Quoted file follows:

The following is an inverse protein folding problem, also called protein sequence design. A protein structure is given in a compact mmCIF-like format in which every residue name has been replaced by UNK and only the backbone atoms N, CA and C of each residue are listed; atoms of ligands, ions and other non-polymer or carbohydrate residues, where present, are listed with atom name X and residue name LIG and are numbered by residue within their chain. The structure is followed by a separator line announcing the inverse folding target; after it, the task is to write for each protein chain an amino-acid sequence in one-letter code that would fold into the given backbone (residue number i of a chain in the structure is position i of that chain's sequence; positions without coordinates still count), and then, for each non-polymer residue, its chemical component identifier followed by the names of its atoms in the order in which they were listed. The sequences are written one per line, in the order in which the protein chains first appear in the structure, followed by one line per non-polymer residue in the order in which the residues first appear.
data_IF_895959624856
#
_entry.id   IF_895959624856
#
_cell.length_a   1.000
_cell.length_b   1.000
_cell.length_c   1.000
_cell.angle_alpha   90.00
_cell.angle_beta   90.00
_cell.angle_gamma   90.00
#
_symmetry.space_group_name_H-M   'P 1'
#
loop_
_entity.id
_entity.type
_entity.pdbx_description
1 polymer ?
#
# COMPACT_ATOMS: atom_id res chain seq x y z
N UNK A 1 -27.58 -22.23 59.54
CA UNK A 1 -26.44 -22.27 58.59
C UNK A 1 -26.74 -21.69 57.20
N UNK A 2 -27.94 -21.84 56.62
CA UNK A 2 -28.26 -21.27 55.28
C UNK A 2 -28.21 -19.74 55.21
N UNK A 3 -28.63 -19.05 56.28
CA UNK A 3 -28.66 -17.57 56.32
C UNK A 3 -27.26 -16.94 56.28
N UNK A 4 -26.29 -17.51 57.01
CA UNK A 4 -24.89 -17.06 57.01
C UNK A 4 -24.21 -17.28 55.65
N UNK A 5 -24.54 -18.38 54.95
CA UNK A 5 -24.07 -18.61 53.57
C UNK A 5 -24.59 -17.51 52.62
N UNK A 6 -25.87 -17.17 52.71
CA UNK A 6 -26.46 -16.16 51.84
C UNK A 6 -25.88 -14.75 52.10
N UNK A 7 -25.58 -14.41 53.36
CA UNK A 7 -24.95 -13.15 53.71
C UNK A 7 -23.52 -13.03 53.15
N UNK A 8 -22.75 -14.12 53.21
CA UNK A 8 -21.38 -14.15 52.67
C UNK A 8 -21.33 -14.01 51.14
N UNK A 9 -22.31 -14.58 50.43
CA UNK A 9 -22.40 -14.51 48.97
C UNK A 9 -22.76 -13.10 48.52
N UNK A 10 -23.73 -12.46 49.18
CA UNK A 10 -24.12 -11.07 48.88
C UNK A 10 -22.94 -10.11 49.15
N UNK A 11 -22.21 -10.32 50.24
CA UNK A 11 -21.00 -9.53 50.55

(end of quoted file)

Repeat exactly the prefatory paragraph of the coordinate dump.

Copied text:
The following is an inverse protein folding problem, also called protein sequence design. A protein structure is given in a compact mmCIF-like format in which every residue name has been replaced by UNK and only the backbone atoms N, CA and C of each residue are listed; atoms of ligands, ions and other non-polymer or carbohydrate residues, where present, are listed with atom name X and residue name LIG and are numbered by residue within their chain. The structure is followed by a separator line announcing the inverse folding target; after it, the task is to write for each protein chain an amino-acid sequence in one-letter code that would fold into the given backbone (residue number i of a chain in the structure is position i of that chain's sequence; positions without coordinates still count), and then, for each non-polymer residue, its chemical component identifier followed by the names of its atoms in the order in which they were listed. The sequences are written one per line, in the order in which the protein chains first appear in the structure, followed by one line per non-polymer residue in the order in which the residues first appear.